Tunic, the tiny fox adventure which recently gained a great demo on Steam and Xbox, still lacks a release date. Alas, despite having a long chat about game secrets with Tunic’s creator Andrew “Dicey” Shouldice, I could not uncover the date we will all explore Tunic’s world further.
But there are promising signs Tunic – already some six years in the making – is finally coming soon, and interest in the game is growing. Apart from the obvious audience of Zelda fans, this dinky adventure has also caught the eye of the speedrunning community.
“Of the entire team, I’m the person with the least experience shipping a title like this,” Shouldice says, “like on a console and stuff like that. I had to do a lot of learning, especially early on, about what it means to design a game.”
Tunic began as a solo project – Shouldice quit his previous development job to focus on it full-time back in 2015. But as time wore on he realised he needed the support of others to get the game published. He’s now working with Finji, the indie publisher behind Chicory, and others to get the game out the door.
“Adam [Saltsman, Finji co-founder] just this morning was talking about this rule of thumb where, any time you’ve made a game, you’ve probably made a game two and a half times,” Shouldice says. “Like, two and a half times the amount of work has gone into it, and on the amount of game that has been made that’s just scrapped, as you need to learn what the game really is along the way.”
By 2018, Shouldice says he knew the shape of the game, what made it “Tunic-y” and then it was just a matter of filling out his planned world with content. An isometric Zelda-like set in a world where its foxy hero does not belong, Tunic leans heavily into player exploration and lets you discover mechanics and items organically, at your own pace and with no hand-holding whatsoever.
One of Tunic’s best elements is the pages of a book – a kind of game manual for the world – which do explain more about your foxy hero’s surroundings or abilities. “Manuals are cool things we have lost over the years,” Shouldice says. “Old game manuals would do neat things like hide secrets in them, maps with locations marked but no explanation offered. That’s game design in and of itself. We’re hoping to touch on that at least a little bit, with the added benefit of being able to hide pages around the world.”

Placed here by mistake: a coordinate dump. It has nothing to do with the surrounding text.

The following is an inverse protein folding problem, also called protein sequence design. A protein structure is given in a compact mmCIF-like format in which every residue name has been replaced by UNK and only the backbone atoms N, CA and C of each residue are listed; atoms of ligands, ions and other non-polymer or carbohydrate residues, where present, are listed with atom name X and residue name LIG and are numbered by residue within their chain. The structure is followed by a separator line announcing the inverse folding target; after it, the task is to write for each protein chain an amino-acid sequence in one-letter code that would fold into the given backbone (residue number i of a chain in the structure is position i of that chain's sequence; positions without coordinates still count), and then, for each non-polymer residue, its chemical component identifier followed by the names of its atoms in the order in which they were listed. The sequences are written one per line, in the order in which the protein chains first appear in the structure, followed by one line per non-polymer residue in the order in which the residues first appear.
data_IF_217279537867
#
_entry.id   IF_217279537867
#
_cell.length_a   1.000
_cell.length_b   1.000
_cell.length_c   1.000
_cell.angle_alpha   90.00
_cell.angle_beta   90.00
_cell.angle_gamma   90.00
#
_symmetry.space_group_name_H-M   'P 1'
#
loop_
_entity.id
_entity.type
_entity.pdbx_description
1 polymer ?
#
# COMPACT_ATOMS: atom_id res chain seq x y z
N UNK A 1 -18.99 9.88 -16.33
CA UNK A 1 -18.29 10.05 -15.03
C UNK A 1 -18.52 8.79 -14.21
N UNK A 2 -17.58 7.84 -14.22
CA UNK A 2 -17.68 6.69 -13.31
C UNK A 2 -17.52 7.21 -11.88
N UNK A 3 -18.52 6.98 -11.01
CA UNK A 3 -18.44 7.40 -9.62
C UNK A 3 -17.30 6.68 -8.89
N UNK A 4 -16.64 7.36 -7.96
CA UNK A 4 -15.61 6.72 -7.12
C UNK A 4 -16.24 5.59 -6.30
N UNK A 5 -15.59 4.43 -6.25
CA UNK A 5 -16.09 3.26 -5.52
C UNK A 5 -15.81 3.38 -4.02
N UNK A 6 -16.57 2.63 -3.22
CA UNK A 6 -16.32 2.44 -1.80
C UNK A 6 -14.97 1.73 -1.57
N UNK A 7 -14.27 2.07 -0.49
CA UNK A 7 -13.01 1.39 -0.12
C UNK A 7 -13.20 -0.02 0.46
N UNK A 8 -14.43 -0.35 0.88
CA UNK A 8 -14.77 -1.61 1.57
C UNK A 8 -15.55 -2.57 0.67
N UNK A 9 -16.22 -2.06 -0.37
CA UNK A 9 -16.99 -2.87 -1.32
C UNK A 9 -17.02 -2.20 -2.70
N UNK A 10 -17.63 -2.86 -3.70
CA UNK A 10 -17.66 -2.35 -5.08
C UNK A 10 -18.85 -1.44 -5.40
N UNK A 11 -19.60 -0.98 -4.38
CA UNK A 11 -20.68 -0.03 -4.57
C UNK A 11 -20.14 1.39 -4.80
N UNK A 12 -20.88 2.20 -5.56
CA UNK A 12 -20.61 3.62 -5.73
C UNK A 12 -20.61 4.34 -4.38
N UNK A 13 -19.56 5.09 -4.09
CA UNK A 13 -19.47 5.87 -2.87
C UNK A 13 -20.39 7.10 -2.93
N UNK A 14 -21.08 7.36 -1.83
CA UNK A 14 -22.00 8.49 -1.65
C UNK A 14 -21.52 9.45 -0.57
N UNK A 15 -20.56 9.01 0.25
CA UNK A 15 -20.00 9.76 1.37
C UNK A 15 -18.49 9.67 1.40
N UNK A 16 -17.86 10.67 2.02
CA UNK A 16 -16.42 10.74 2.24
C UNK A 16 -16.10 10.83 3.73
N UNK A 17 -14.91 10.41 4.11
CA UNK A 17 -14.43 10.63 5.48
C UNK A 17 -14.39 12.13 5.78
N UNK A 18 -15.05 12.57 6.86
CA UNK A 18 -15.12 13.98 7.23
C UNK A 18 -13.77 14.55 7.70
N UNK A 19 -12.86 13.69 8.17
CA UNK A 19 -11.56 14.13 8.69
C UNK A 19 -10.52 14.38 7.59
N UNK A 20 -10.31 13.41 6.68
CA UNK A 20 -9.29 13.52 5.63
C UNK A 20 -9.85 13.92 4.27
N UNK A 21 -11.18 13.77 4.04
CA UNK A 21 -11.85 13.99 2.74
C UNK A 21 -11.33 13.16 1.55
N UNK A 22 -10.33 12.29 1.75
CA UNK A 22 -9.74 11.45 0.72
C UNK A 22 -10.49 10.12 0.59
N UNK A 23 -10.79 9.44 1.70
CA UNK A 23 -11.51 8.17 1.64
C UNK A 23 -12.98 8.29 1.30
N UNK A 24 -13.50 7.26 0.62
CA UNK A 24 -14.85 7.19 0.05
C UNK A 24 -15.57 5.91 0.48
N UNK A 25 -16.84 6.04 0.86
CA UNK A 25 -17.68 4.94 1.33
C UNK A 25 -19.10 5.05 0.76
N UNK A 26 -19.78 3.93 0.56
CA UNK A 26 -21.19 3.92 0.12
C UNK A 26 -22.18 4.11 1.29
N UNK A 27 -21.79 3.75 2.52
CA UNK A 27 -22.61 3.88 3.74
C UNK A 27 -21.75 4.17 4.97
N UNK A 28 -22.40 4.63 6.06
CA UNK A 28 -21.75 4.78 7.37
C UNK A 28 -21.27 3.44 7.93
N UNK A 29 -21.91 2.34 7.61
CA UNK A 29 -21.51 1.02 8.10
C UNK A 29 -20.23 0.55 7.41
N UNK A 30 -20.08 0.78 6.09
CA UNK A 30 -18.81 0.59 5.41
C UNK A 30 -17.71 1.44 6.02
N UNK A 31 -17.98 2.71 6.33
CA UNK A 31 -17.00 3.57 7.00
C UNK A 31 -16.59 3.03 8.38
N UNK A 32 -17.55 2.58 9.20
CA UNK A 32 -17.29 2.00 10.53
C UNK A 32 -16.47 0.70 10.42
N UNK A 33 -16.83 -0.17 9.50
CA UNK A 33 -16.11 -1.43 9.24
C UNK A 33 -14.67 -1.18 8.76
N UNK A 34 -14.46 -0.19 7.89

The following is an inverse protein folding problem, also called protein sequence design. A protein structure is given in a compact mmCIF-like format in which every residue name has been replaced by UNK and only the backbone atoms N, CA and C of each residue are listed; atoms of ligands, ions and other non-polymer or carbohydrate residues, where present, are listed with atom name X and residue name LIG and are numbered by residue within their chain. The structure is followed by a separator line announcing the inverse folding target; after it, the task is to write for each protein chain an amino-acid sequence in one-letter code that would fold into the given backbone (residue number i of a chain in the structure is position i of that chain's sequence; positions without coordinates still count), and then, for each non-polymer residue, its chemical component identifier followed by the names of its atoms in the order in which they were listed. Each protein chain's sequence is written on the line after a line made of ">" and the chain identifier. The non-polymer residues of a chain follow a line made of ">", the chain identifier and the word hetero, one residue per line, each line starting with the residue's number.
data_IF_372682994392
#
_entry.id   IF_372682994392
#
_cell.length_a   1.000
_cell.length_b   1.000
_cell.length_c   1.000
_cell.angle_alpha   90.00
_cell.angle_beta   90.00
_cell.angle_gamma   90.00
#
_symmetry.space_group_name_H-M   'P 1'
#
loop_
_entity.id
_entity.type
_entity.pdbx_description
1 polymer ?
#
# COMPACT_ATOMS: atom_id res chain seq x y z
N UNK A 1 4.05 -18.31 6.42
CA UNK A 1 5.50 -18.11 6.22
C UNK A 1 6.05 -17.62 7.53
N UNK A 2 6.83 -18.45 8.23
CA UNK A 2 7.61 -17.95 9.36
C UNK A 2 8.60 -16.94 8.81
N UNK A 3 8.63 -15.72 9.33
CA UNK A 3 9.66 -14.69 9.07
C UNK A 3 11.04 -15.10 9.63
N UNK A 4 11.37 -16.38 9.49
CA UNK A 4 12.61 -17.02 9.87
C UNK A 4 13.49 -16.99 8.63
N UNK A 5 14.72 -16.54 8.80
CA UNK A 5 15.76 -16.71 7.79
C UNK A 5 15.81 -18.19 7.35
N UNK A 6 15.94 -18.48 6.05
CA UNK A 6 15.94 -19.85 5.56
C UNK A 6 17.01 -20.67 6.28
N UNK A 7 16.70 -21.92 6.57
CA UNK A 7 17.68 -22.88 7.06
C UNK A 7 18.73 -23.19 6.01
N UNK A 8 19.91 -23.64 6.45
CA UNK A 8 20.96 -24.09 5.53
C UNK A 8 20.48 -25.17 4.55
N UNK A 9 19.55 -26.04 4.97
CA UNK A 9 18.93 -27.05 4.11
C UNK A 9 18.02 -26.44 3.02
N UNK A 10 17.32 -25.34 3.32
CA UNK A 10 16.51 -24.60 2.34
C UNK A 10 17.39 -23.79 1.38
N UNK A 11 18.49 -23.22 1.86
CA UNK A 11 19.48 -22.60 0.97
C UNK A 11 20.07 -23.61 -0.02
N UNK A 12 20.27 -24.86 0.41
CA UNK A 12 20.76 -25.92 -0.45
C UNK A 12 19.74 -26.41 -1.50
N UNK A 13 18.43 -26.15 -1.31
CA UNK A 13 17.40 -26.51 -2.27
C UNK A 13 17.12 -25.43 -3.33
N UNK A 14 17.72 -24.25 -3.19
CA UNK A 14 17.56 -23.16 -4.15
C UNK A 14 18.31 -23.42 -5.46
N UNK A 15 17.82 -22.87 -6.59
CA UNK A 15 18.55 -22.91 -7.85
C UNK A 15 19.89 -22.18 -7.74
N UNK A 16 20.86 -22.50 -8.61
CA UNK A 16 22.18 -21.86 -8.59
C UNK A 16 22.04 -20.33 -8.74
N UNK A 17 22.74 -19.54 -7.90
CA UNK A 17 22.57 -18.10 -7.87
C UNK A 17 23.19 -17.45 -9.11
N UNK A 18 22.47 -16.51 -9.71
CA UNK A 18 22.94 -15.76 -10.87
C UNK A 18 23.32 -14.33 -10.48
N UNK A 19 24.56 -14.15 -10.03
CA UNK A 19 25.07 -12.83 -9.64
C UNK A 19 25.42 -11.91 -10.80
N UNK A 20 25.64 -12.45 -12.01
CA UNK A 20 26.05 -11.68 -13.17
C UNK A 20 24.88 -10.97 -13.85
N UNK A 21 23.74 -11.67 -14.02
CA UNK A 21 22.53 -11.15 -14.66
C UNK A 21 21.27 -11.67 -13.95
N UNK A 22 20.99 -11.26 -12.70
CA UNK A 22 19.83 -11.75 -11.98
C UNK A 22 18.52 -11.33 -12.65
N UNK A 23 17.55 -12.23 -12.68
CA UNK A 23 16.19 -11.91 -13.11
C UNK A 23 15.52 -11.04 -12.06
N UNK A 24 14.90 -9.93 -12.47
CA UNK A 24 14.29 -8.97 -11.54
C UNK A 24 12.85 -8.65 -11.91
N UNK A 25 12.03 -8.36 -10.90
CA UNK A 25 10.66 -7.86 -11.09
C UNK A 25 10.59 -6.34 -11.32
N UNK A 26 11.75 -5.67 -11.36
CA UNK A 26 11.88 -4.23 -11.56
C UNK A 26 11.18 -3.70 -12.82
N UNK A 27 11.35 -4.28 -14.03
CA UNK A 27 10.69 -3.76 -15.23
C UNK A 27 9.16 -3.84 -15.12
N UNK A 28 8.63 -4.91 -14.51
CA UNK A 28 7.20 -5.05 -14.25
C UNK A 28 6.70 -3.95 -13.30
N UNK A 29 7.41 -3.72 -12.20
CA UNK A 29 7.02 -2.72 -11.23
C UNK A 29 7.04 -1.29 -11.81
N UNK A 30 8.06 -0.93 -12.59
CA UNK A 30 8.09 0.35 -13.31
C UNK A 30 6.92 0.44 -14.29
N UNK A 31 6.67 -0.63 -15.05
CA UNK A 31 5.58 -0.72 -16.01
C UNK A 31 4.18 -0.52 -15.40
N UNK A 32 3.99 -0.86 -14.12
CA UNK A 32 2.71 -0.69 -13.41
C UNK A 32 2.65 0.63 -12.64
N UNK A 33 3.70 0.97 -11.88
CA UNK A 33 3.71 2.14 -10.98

“The idea of a critical path kind of exists,” adds Kevin Regamey, creative director at music and sound effect specialists Power Up Audio, and a collaborator on Tunic. “There’s a certain route through the game which we expect the majority of players to take, just on average, but that is not at all the way you have to go… if people sequence-break, it still fits the in-universe lore as the world wasn’t meant for you in the first place.”
It’s this element – finding the optimal path, finding ways to go even faster – which has already caught the eye of Twitch streamers and speedrunning specialists.
“We love seeing folks like Trihex on Twitch who played something like 20 hours of the demo on stream, try various speedrunning tactics,” Regamey continues. “One very basic example is in the game you can dodge and hold the button to run. It turns out if you just drain your stamina and just ‘scare dash’ forever, it’s actually faster than sprinting. We never considered this, even though it might seem obvious to test.
“But [Trihex] came back and said ‘I kinda like this though’. You can do that but it means wherever you’re running to, you won’t be equipped for battle at that point – you need your stamina – so it might better to save your stamina and just take the time loss. It leads to some interesting choices in a speed-running scenario.”
People have been playing Tunic’s demo a lot – and many, like me, are jumping straight back into it when its Game Over screen hits after reaching a certain point. Even after a couple of runs through, even after killing that skeleton, you can tell there are still more secrets hidden away to discover.
“More often than not” people would go straight back in, Regamey agrees, after watching plenty of the demo being played on Twitch. The experience of seeing the unfinished game played was sometimes “brutal”, he says, due to the unfiltered feedback, but ultimately more useful than showing the demo at a convention where people might be more guarded if they didn’t like it.
Has the demo influenced anything in Tunic? Have any adjustments been made? Shouldice says a few damage numbers have been tweaked, but more often than not the feedback has been that people are “pleasantly surprised” by the challenge of the cute-looking game.
“There’s an aura of mischievousness attached to a fox which has worked out,” Shouldice says of players’ attachment to Tunic’s unnamed hero. “As a player, it’s ambiguous enough that anyone can see themselves and say, ‘I’m this fox, getting into trouble’. Also it turns out, not something I planned for, but foxes are quite pointy – the pseudo-top-down perspective makes it a helpful tactical consideration when in combat.”
But when will the game be finished? Shouldice is coy. “We have no official release date yet but as you can probably guess from things like the demo and talking to press, we’ve rounded a corner and the peak of the mountain is in sight. It’s extremely exciting and anxiety-inducing.
“One of the advantages of working with a team is having people with experience in project management, who can be like ‘this is good enough, move on!'” he concludes. And after six years of development, Tunic is looking very good indeed.